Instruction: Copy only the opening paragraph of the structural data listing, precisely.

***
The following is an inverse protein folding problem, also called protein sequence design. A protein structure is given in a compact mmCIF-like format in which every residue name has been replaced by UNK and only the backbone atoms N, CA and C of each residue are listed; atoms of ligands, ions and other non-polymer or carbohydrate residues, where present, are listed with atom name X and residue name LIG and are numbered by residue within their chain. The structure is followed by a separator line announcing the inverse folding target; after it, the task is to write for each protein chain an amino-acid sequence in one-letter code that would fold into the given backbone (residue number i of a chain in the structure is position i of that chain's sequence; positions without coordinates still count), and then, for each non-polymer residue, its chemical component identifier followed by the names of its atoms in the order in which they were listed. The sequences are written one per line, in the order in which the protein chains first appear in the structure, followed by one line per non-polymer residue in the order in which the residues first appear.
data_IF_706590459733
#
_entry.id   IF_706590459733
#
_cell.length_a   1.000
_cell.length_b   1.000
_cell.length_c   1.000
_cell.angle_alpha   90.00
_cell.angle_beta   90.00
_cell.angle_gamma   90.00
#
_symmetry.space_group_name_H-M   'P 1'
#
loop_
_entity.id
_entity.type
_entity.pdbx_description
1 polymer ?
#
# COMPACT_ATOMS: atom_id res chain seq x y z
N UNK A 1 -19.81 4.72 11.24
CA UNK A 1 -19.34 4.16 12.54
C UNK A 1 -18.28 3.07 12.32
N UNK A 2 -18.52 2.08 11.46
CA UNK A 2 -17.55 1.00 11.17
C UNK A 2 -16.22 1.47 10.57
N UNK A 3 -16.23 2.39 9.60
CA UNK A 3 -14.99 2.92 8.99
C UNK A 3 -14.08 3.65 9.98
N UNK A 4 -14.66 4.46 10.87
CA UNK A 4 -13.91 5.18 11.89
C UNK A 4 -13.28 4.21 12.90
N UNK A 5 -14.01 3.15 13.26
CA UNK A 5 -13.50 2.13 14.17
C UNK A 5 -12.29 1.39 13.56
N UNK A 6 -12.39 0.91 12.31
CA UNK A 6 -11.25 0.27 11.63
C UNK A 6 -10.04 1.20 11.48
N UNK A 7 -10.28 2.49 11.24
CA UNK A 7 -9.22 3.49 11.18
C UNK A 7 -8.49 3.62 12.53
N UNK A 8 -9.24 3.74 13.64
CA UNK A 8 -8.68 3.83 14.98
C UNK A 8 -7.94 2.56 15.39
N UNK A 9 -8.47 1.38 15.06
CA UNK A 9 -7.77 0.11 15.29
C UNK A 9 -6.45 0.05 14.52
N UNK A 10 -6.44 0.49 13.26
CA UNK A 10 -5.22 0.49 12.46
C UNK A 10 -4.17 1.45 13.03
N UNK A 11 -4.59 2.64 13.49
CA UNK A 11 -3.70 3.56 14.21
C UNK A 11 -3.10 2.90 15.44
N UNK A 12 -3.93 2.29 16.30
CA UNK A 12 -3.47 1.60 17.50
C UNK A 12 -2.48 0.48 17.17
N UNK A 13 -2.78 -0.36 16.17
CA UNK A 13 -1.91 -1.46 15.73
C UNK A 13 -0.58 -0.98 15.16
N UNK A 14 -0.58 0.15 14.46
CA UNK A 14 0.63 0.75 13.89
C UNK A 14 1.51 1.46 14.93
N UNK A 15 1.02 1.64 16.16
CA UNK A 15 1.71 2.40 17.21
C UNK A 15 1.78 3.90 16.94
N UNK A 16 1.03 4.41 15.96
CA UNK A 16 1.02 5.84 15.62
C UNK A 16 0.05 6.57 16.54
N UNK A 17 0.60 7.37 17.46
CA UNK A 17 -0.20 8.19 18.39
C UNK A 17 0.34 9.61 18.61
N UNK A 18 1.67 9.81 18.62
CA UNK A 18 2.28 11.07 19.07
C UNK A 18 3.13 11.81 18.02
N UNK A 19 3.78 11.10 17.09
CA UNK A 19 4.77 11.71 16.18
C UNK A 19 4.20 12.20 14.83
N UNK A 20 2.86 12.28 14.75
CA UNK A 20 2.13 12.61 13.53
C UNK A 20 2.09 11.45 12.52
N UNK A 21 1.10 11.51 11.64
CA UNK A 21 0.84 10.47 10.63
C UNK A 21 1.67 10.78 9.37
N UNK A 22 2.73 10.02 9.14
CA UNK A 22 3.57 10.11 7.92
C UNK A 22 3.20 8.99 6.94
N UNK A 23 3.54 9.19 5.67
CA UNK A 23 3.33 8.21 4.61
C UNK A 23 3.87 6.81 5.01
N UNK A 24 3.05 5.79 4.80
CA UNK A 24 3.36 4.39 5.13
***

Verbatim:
The following is an inverse protein folding problem, also called protein sequence design. A protein structure is given in a compact mmCIF-like format in which every residue name has been replaced by UNK and only the backbone atoms N, CA and C of each residue are listed; atoms of ligands, ions and other non-polymer or carbohydrate residues, where present, are listed with atom name X and residue name LIG and are numbered by residue within their chain. The structure is followed by a separator line announcing the inverse folding target; after it, the task is to write for each protein chain an amino-acid sequence in one-letter code that would fold into the given backbone (residue number i of a chain in the structure is position i of that chain's sequence; positions without coordinates still count), and then, for each non-polymer residue, its chemical component identifier followed by the names of its atoms in the order in which they were listed. The sequences are written one per line, in the order in which the protein chains first appear in the structure, followed by one line per non-polymer residue in the order in which the residues first appear.